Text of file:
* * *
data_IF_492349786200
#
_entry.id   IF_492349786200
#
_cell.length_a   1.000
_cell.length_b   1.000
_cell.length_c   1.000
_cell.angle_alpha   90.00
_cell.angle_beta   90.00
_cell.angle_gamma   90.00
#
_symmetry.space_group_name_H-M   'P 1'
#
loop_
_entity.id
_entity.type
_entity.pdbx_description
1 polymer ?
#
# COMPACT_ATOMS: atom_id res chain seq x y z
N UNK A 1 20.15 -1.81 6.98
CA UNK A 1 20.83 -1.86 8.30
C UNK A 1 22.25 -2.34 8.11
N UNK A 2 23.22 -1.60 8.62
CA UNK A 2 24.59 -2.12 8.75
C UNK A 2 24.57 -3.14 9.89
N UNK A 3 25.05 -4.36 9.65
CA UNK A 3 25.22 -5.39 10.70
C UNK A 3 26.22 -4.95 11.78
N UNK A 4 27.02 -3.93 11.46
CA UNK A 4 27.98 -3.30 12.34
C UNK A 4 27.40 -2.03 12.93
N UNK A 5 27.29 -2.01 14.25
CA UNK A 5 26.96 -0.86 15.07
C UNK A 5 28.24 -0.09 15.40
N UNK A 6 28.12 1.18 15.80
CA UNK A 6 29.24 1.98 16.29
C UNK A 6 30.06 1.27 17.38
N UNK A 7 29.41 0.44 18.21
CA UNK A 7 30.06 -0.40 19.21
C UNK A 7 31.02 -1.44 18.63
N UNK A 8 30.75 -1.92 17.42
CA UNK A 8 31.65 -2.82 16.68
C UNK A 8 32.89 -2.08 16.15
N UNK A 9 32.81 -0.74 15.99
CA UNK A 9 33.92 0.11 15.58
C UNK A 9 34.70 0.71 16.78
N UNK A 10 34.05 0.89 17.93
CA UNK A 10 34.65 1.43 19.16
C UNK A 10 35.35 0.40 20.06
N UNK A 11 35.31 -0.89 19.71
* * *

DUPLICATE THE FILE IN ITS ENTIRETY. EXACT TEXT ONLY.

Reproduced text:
data_IF_492349786200
#
_entry.id   IF_492349786200
#
_cell.length_a   1.000
_cell.length_b   1.000
_cell.length_c   1.000
_cell.angle_alpha   90.00
_cell.angle_beta   90.00
_cell.angle_gamma   90.00
#
_symmetry.space_group_name_H-M   'P 1'
#
loop_
_entity.id
_entity.type
_entity.pdbx_description
1 polymer ?
#
# COMPACT_ATOMS: atom_id res chain seq x y z
N UNK A 1 20.15 -1.81 6.98
CA UNK A 1 20.83 -1.86 8.30
C UNK A 1 22.25 -2.34 8.11
N UNK A 2 23.22 -1.60 8.62
CA UNK A 2 24.59 -2.12 8.75
C UNK A 2 24.57 -3.14 9.89
N UNK A 3 25.05 -4.36 9.65
CA UNK A 3 25.22 -5.39 10.70
C UNK A 3 26.22 -4.95 11.78
N UNK A 4 27.02 -3.93 11.46
CA UNK A 4 27.98 -3.30 12.34
C UNK A 4 27.40 -2.03 12.93
N UNK A 5 27.29 -2.01 14.25
CA UNK A 5 26.96 -0.86 15.07
C UNK A 5 28.24 -0.09 15.40
N UNK A 6 28.12 1.18 15.80
CA UNK A 6 29.24 1.98 16.29
C UNK A 6 30.06 1.27 17.38
N UNK A 7 29.41 0.44 18.21
CA UNK A 7 30.06 -0.40 19.21
C UNK A 7 31.02 -1.44 18.63
N UNK A 8 30.75 -1.92 17.42
CA UNK A 8 31.65 -2.82 16.68
C UNK A 8 32.89 -2.08 16.15
N UNK A 9 32.81 -0.74 15.99
CA UNK A 9 33.92 0.11 15.58
C UNK A 9 34.70 0.71 16.78
N UNK A 10 34.05 0.89 17.93
CA UNK A 10 34.65 1.43 19.16
C UNK A 10 35.35 0.40 20.06
N UNK A 11 35.31 -0.89 19.71